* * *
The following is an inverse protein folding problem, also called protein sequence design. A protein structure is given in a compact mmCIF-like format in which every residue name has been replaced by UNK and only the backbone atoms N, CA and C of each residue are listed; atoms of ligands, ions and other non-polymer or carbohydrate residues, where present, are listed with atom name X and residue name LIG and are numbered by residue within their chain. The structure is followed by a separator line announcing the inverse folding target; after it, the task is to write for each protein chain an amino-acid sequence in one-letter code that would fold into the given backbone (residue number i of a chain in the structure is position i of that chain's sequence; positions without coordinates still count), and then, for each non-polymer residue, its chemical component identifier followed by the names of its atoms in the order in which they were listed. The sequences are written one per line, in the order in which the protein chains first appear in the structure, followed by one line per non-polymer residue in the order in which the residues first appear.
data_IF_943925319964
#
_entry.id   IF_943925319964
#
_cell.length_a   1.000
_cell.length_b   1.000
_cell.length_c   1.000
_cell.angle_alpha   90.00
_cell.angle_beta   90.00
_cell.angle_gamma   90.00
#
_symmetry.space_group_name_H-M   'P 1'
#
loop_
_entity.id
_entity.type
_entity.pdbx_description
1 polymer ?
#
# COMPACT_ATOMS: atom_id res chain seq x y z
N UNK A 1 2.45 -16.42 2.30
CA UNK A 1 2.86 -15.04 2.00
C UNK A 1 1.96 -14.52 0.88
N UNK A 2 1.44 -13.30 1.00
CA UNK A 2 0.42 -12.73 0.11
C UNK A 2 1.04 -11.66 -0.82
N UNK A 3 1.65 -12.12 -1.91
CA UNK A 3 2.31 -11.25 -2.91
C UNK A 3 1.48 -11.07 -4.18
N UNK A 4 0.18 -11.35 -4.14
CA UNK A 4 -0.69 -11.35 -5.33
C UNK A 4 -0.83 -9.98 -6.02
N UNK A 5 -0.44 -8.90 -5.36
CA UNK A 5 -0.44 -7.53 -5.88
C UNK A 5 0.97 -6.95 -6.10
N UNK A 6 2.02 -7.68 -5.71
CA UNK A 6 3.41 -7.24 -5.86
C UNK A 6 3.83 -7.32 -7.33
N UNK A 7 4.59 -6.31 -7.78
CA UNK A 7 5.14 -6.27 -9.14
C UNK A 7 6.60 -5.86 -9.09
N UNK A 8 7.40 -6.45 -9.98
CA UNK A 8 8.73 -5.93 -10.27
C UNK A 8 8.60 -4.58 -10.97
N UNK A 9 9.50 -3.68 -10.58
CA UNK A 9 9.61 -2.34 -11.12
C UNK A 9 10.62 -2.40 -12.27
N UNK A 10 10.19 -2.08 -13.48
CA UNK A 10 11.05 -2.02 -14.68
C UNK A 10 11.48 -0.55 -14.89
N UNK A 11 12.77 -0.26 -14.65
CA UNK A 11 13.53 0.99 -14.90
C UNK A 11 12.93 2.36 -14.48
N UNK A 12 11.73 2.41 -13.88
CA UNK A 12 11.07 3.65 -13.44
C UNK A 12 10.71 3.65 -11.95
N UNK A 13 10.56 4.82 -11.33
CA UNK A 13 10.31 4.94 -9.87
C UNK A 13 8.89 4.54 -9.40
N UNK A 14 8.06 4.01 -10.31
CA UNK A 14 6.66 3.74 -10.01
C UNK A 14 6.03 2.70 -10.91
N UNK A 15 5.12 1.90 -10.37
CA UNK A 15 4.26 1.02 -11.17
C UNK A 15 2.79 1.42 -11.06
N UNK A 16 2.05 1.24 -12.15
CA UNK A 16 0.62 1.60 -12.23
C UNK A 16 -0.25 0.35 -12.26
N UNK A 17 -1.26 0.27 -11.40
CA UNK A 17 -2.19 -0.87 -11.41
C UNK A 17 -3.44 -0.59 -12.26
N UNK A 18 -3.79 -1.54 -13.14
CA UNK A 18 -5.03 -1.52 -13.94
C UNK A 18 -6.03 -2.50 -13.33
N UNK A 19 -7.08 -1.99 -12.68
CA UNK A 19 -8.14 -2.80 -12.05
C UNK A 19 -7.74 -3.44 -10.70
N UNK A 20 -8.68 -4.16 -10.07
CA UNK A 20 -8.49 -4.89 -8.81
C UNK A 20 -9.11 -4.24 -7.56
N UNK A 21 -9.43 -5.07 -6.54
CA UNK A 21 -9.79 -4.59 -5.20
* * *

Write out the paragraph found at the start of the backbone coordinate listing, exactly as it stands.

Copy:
The following is an inverse protein folding problem, also called protein sequence design. A protein structure is given in a compact mmCIF-like format in which every residue name has been replaced by UNK and only the backbone atoms N, CA and C of each residue are listed; atoms of ligands, ions and other non-polymer or carbohydrate residues, where present, are listed with atom name X and residue name LIG and are numbered by residue within their chain. The structure is followed by a separator line announcing the inverse folding target; after it, the task is to write for each protein chain an amino-acid sequence in one-letter code that would fold into the given backbone (residue number i of a chain in the structure is position i of that chain's sequence; positions without coordinates still count), and then, for each non-polymer residue, its chemical component identifier followed by the names of its atoms in the order in which they were listed. The sequences are written one per line, in the order in which the protein chains first appear in the structure, followed by one line per non-polymer residue in the order in which the residues first appear.